After leaving office, Donald Trump is said to have discussed with a billionaire Australian secret details about US nuclear submarine capability.
According to sources that appear to be in Jack Smith’s special counsel office, the conversation began when Anthony Pratt, a paper packaging magnate from Australia, told Trump during a Mara-a-Lago discussion that he believed Australia should purchase nuclear submarines from America.
According to Pratt, according to the sources’ account, Pratt said to Trump that he thought Australia should buy its submarines from the United States. An excited Trump, “leaning in” towards Pratt, as if to appear discreet, then gave Pratt two bits of information regarding U.S. subs: how many nuclear warheads the submarines are supposedly carrying and just how close the submarines can get to Russian submarines without being detected.
ABC News reported that Pratt, in emails and phone conversations following his meeting with Trump described Trump’s comments to at least 45 other people, including six journalists and 11 employees of his company, as well as 10 Australian officials and three former Australian Prime Ministers.
ABC News reported that while Pratt said he could not tell whether Trump’s comments about U.S. subs were true or merely blustering, investigators asked him to refrain from repeating the numbers Trump had allegedly given to him. They suggested the information was too sensitive to be repeated, and ABC News confirmed this.
This story has many problems.
Jack Smith’s office is where the information came from. We can assume that the leak was done by Smith’s office, given how he has conducted his investigation. Pratt acknowledges that there is no proof to support the claim made by Trump. Pratt’s actions indicate that he didn’t believe it was classified because he shared the conversation with many people. He would have kept the information to himself if he had thought it was classified.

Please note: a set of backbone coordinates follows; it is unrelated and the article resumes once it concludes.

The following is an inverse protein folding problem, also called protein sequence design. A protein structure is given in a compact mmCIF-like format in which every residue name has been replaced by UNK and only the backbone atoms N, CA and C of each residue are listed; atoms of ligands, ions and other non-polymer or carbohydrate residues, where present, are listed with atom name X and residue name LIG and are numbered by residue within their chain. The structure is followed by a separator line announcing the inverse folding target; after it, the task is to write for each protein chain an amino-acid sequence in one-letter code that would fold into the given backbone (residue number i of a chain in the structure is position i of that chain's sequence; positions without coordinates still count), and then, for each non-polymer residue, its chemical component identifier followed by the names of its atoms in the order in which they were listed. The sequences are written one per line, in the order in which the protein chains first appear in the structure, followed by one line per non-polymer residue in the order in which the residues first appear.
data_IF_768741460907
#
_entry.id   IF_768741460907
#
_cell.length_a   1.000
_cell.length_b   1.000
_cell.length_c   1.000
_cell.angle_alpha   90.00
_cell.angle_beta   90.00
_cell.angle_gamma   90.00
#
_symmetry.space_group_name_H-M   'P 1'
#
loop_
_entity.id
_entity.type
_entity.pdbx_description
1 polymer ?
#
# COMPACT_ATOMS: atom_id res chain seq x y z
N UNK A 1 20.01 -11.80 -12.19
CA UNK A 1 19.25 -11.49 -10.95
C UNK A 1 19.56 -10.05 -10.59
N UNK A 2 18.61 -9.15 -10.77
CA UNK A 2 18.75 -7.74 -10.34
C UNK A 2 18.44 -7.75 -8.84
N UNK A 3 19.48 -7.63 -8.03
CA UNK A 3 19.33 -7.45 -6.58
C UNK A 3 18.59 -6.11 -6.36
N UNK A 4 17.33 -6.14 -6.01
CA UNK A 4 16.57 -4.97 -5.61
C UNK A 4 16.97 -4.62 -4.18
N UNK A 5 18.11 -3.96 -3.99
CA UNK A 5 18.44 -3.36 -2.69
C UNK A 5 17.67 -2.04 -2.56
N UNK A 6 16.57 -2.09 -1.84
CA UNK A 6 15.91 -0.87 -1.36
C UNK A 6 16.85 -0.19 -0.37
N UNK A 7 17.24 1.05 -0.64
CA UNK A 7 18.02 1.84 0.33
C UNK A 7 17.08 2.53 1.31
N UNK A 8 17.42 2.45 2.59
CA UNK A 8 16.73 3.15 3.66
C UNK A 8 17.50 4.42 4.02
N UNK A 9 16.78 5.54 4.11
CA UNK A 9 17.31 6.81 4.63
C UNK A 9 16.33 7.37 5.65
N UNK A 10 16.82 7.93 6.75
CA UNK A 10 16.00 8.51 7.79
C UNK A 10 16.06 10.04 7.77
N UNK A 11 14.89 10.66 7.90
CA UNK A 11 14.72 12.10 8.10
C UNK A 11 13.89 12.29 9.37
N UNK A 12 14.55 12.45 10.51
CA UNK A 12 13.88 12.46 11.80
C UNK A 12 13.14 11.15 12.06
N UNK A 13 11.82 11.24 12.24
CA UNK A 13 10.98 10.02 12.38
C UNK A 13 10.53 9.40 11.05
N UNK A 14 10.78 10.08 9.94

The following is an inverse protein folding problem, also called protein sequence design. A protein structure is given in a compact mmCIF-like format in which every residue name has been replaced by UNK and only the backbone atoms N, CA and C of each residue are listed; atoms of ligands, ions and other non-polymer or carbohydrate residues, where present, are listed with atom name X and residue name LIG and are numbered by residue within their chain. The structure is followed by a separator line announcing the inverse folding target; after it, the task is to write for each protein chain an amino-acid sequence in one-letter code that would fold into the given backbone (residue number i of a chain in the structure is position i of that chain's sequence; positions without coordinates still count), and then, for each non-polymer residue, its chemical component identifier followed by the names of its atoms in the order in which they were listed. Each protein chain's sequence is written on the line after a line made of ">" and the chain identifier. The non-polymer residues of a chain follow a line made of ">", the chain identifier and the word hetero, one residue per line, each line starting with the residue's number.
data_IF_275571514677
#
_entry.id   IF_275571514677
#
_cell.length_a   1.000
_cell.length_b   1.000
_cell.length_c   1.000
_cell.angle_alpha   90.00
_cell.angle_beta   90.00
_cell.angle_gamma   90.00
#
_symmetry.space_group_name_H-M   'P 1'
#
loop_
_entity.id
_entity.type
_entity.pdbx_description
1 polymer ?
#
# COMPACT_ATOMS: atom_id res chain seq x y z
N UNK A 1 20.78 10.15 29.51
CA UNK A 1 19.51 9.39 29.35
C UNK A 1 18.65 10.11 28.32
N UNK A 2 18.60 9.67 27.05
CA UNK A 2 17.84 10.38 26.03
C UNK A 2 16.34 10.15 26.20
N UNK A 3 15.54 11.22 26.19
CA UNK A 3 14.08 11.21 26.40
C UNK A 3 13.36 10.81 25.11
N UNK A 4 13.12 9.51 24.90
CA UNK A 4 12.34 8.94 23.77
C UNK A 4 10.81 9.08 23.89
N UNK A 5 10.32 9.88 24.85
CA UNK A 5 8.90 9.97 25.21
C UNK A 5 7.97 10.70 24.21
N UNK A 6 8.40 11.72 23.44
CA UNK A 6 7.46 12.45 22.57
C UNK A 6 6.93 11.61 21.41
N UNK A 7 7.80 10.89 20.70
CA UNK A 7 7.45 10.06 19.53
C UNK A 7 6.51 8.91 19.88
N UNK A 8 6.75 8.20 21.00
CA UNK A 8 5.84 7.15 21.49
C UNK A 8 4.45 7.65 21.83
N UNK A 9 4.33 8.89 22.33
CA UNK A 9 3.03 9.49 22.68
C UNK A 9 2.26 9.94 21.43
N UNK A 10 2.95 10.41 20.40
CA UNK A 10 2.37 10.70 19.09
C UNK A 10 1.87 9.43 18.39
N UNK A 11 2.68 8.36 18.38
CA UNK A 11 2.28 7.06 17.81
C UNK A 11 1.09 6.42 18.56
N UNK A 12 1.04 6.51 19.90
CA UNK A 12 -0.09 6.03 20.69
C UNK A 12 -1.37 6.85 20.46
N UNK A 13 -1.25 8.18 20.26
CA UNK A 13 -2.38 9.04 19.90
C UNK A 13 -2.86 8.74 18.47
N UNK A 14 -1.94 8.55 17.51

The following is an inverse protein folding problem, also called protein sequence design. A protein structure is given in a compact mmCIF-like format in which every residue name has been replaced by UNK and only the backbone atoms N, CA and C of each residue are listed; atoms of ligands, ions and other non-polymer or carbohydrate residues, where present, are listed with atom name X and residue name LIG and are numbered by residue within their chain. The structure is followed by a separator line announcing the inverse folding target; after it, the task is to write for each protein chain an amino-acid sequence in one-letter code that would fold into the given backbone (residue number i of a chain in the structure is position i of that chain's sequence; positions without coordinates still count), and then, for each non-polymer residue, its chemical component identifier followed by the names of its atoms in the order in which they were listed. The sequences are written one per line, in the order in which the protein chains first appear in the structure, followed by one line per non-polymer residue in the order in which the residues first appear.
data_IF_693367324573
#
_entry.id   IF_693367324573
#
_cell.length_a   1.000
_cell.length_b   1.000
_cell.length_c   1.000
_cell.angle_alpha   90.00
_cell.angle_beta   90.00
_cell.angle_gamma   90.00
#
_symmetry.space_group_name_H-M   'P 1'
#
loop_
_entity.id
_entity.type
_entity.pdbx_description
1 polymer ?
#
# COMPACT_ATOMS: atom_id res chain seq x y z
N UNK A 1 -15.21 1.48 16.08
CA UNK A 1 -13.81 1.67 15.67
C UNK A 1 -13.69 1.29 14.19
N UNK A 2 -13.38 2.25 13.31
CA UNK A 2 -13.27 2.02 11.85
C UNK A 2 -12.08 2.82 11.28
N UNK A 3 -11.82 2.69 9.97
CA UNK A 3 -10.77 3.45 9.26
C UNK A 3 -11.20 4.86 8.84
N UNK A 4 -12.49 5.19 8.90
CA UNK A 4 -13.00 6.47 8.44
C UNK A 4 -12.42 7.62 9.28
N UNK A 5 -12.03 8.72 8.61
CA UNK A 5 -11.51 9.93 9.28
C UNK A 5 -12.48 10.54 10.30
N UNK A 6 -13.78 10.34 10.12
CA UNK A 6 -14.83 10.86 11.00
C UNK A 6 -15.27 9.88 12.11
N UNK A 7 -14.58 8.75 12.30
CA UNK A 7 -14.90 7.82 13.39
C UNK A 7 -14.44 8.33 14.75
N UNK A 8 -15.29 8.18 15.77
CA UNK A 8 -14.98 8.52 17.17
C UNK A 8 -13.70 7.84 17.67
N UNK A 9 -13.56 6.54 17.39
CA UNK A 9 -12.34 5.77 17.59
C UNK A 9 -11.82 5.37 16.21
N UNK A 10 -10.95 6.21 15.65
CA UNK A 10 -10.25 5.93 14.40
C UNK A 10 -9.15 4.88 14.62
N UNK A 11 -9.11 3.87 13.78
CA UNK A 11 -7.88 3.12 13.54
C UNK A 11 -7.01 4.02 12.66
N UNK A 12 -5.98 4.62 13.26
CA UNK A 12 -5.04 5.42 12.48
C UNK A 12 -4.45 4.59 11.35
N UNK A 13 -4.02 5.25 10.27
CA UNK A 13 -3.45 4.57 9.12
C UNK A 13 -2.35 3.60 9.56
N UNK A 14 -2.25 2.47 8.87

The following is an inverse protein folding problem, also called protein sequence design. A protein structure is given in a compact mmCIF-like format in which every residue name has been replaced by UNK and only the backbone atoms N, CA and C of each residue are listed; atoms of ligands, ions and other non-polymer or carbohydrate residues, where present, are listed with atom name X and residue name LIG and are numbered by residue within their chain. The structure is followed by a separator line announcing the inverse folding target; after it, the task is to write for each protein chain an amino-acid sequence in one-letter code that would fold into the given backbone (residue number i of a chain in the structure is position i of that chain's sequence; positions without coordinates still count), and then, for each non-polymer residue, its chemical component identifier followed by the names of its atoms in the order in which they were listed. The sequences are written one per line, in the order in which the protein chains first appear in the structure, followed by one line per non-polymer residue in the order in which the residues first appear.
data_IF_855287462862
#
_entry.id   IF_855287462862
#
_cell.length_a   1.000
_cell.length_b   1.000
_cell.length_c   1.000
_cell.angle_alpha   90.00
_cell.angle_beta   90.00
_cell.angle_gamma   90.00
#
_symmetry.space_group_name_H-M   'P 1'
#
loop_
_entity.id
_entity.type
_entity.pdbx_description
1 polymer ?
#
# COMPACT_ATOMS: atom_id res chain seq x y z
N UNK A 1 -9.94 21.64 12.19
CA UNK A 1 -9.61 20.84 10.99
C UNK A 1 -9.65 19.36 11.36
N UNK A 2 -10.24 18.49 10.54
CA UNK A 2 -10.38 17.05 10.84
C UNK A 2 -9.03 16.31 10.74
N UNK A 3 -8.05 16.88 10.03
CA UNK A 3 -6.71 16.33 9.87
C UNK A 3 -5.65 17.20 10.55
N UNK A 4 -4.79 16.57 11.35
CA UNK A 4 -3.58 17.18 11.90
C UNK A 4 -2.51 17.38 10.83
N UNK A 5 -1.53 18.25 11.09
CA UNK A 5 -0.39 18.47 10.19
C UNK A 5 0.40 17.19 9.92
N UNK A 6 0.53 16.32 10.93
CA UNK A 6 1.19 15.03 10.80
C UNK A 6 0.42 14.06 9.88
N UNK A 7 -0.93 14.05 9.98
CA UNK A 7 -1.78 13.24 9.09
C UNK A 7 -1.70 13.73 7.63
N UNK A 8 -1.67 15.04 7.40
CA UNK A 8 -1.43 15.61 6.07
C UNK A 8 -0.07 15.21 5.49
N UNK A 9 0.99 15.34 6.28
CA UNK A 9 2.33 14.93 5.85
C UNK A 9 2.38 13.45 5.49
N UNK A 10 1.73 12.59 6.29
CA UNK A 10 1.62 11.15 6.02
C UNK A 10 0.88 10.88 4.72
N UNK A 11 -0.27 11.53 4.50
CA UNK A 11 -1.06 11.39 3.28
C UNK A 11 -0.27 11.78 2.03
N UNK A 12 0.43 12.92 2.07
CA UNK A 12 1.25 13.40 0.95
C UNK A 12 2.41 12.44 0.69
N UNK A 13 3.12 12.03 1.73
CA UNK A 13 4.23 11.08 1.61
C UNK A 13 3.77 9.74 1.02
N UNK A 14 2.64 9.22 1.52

Smith ties this case to Trump’s prosecution for storing classified information at Mar-a-Lago. It is difficult to understand what this case has to do unless there is a classified document in the trove. Pratt has apparently been called to testify, but until the government agrees with him that this information is classified and is willing to allow it in court, the story is just anecdotal.
The anecdote fits in nicely, perhaps too well, with the narrative that Democrats have been trying to pin on Trump ever since the Russia Hoax collapsed.
Trump has also been known to verbally share classified information on other occasions. In 2017, shortly after firing the F.B.I., Mr. Trump held a meeting in the Oval Office. According to those briefed about the situation, Donald Trump shared sensitive classified information with two Russian officials during a meeting in 2017 at the Oval Office.
He also posted a classified image of an Iranian launch pad on X (formerly Twitter) well into his presidency.
In the indictment of the documents case, Mr. Trump was also accused of showing a classified attack plan on Iran to visitors at his Bedminster club in New Jersey. The prosecution claims that the recording of Mr. Trump’s meeting with visitors shows him describing the document as “secret.”
Melania Trump’s mansion was allegedly strewn with secrets of the country after the FBI raided Mar-a-Lago in an unprecedented and uncalled-for operation.
Since the raid, we have heard a series of ever-changing excuses that are not backed by any official documentation. They range from claiming that the National Archives and Records Administration should have received presidential papers to increasingly bizarre claims about President Trump having secret nuclear information.
This story serves two purposes. This is a story that will never be heard in court but builds upon the storyline Smith requires to convict Trump. He is basically talking to the jurors to get them to believe in his case. He’s also playing the GOP primaries and general elections by saying that Trump cannot be trusted to handle classified information.